Mar 23, 2018 3:20 AM
PT Blockchain could be the answer to increasingly tough anti-money laundering (AML) statutes and enterprise fraud management (EFM) requirements looming for the financial services industry. In a report released this week by Forrester Research, blockchain’s distributed ledger technology – because it is both secure and immutable – is ideal for meeting new government requirements and serving as a trusted repository for identification purposes.

“This makes it a trusted repository for providing device ID, known fraudster, transaction and other blacklists used in AML and EFM,” Forrester said in the report. “Updating these repositories will no longer be the privilege of AML and EFM vendors only.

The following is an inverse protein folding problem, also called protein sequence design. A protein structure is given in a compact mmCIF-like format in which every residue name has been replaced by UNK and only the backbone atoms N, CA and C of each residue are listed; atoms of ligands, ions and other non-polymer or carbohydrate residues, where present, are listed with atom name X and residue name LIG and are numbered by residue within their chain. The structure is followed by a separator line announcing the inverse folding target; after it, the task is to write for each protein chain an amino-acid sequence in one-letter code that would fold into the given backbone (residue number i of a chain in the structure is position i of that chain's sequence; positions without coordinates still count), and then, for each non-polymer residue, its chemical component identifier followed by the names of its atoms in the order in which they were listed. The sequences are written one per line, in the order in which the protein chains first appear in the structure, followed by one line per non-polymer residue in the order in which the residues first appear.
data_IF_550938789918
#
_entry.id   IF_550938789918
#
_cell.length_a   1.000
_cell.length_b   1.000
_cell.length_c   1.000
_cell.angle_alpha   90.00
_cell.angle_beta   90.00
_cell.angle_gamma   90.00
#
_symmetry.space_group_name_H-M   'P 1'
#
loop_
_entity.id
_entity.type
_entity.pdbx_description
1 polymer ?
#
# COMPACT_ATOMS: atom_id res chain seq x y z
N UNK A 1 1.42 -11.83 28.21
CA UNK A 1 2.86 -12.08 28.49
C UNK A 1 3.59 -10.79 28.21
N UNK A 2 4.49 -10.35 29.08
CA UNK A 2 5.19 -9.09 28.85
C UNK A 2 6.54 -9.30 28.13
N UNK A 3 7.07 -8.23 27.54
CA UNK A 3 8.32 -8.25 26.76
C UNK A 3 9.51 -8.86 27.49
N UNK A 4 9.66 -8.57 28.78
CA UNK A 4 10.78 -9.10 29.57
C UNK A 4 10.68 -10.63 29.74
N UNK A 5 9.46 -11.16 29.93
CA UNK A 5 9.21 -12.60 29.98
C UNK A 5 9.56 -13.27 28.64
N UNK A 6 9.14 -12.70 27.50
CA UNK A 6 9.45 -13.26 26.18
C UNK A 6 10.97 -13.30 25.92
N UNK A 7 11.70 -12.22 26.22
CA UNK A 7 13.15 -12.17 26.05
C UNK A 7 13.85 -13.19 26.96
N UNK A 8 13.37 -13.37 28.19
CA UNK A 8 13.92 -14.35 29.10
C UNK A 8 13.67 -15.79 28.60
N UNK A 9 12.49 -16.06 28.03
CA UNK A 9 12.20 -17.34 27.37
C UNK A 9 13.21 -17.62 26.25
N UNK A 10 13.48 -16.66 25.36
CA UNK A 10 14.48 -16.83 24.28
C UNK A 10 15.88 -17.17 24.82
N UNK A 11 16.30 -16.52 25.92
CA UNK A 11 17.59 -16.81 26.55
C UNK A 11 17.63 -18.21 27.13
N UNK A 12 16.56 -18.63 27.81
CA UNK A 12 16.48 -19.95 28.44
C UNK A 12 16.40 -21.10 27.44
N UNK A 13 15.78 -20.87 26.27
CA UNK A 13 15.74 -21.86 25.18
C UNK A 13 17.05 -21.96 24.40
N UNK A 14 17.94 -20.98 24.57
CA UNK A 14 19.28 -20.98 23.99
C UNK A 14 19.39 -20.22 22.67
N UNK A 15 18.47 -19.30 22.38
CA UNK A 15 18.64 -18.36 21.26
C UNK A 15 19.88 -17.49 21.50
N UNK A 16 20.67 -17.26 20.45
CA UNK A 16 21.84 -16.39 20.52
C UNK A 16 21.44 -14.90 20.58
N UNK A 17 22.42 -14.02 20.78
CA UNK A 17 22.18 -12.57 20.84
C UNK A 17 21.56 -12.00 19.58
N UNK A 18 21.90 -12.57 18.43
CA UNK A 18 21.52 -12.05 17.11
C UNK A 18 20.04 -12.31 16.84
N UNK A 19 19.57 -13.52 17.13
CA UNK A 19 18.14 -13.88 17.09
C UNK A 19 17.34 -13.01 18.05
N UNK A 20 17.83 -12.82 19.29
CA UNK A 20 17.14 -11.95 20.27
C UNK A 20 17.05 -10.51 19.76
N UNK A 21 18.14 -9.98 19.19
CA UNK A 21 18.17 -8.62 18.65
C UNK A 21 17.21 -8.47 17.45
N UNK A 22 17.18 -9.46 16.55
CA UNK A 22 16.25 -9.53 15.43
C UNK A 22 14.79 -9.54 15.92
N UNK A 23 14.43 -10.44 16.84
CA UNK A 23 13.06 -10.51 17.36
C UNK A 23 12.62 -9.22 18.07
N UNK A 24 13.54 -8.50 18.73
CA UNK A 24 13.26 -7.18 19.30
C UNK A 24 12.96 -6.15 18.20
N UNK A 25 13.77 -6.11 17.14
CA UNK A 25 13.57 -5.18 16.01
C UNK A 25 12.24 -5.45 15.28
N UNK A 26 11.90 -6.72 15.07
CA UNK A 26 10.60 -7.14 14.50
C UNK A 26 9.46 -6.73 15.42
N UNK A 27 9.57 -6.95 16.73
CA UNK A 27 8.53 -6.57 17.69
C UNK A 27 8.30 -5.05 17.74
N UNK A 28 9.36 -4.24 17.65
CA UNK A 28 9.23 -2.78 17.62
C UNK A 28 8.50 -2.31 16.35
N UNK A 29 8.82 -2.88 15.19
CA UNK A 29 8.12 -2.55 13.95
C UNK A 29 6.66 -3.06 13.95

In addition to these existing vendors, new identity coin and social identity verification vendors and [financial institutions] themselves will be able to update crucial blacklists.” Governments are also considering using blockchain networks to secure sensitive data, but none as of yet have, according to Martha Bennett, a principal analyst at Forrester Research and co-author of the report.

This year, several new regulations will toughen requirements on financial services to ensure customer privacy and secure online and mobile payments. The new laws include the Revised Payment Service Directive (PSD2) and the General Data Protection Regulation (GDPR).

Additionally, the Fifth European Union Anti-Money Laundering Directive (5AMLD), which is currently being negotiated, will likely increase oversight of virtual currencies, prepaid cards, information sharing and enhanced customer due diligence. Starting in May, GDPR will force European banks to rethink how they store, manage, use and disseminate personally identifiable information, according to the report. Read more from…

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